An American long active in Georgia writes about his organization, which is dedicated to connecting the small Georgian nation to big ideas around the world.
Nations change, transform, are subsumed, and reemerge. As they do this to themselves and have it done to them in turn, the issue of identity stays topical. Who are they and what is their narrative? What distinguishes them from others? Particularly their past masters and close neighbors? But along with those identity questions there also exists the issue of a nation’s connection to the the rest of the world. Just like individuals, as nations go about the task of figuring themselves out, they also need to identify and consider the big ideas that are circulating around the world, and to figure out what those ideas mean for them. Separating what is useful from what should be rejected is often not easy. Nations must look back but they must also look forward and they need to do both in their own language.
With ever falling barriers to entry, the internet is now the predominant place to hear about new ideas. Yet for every big original idea that echoes around the internet there is vastly more commentary and reinterpretation, much of which is nowhere as cleaver, accurate, or interesting as the original idea. And the smaller the language, the bigger this problem typically gets. This is in part because of the low entry barriers. The English internet is very different from the Arabic, Russian or Turkish internet. And let us not forget those curious, active people who are not on the internet, because of their age or financial limitations. How can they connect with those big ideas?
This is a particularly big problem in Georgia. The Georgian language is unusually rich in terms of its descriptive capacity, but it is small and fiendishly complex. Only a handful of non-Georgians know it. Almost everything written in the Georgian language was written by a native speaker. Some translations exists, but much of it is of low quality, old, on uninteresting topics; and books can be expensive.
For the past several years, Radarami has addressed this problem by translating recent zeitgeisty non-fiction books into high quality
Georgian, and distributing free print books to libraries in villages throughout the country. These are for sale in bookstores as well (for less than an American dollar), but the main distribution channel is via libraries. There are many libraries in Georgia, but due to chronic under funding they rarely receive or can afford new books.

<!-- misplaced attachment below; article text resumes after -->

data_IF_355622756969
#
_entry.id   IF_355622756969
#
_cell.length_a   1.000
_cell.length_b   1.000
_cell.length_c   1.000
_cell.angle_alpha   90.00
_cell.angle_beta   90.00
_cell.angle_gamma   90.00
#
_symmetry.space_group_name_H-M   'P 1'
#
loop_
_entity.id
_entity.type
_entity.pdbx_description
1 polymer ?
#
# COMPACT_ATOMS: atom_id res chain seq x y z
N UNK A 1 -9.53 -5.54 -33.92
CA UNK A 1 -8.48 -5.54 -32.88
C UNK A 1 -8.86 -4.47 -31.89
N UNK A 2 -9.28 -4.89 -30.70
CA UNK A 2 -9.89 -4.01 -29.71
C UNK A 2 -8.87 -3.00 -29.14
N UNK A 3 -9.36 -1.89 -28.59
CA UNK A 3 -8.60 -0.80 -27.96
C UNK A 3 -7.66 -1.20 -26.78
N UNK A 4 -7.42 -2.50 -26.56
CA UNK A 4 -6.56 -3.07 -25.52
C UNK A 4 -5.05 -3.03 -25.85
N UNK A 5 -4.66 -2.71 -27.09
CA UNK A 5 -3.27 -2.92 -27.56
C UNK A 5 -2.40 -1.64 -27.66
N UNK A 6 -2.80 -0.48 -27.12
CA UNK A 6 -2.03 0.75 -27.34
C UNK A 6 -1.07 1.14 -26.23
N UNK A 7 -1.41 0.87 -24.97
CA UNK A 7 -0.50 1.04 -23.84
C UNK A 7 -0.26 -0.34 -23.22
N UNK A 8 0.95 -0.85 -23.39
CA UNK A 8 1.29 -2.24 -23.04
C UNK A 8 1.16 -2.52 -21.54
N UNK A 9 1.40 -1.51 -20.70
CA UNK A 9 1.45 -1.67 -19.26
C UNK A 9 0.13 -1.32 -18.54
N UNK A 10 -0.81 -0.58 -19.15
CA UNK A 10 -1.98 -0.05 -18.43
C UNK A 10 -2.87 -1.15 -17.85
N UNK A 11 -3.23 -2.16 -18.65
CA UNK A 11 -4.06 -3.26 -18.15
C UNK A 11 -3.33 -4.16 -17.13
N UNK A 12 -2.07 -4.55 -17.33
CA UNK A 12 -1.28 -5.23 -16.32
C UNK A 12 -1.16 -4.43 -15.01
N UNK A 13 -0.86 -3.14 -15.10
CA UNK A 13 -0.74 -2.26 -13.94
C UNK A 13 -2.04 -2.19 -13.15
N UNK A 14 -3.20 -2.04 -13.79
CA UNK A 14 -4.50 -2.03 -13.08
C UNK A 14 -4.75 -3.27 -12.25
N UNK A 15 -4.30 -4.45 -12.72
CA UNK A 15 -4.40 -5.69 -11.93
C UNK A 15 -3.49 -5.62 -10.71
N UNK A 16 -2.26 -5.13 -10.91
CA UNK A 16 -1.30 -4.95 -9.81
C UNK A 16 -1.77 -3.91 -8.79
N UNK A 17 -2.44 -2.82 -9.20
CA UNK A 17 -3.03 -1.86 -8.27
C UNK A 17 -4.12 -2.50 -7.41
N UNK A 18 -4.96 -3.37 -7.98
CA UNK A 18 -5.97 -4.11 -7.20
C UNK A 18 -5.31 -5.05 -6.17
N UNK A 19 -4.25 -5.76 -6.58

The target group are the almost half of the Georgian population who spend very little time surfing the internet and who can only read easily in the Georgian language. These people typically have little disposable income. Certainly those who are fluent in other languages, have a constant internet connection, and live in urban areas are an important group and many of them read Radarami books, but they have channels into global conversations via other routes and are not our primary target. Some have claimed that the answer to the problem should come via digital technology because the cost of distribution is so much lower. Perhaps, but paper books can mix well with technology. We have created a short code for text messages so readers can text in to let us know where they are. But we believe that traditional bound books, in terms of ease of use, discoverability and share-ability have many advantages as well.
Of course course not everybody reads or wants to read books. Most people get their information from Television or from chatting to neighbors and friends. But Radarami believes that those who seek, find, read, and discuss books are a very important and powerful group in any society. Money, language or one’s living location should be no barrier to taking part in the global conversation. Our goal is to help Georgians connect to that conversation.
Mark Mullen, long time resident of Tbilisi, is a founder of Radarami.
Popular Books published by Radarami include:
Switch: How To Change Things When Change Is Hard By Chip And Dan Heaths,
Being Wrong by Kathryn Schulz
Nothing Is True And Everything Is Possible about how Kremlin propaganda works by Peter Pomerantsev
Bloodlands: Europe Between Hitler And Stalin By Timothy Snyder,
The Honor Code: How Moral Revolutions Happen By Kwame Anthony Appiah,
Globalization And Its Discontents By Joseph E. Stiglitz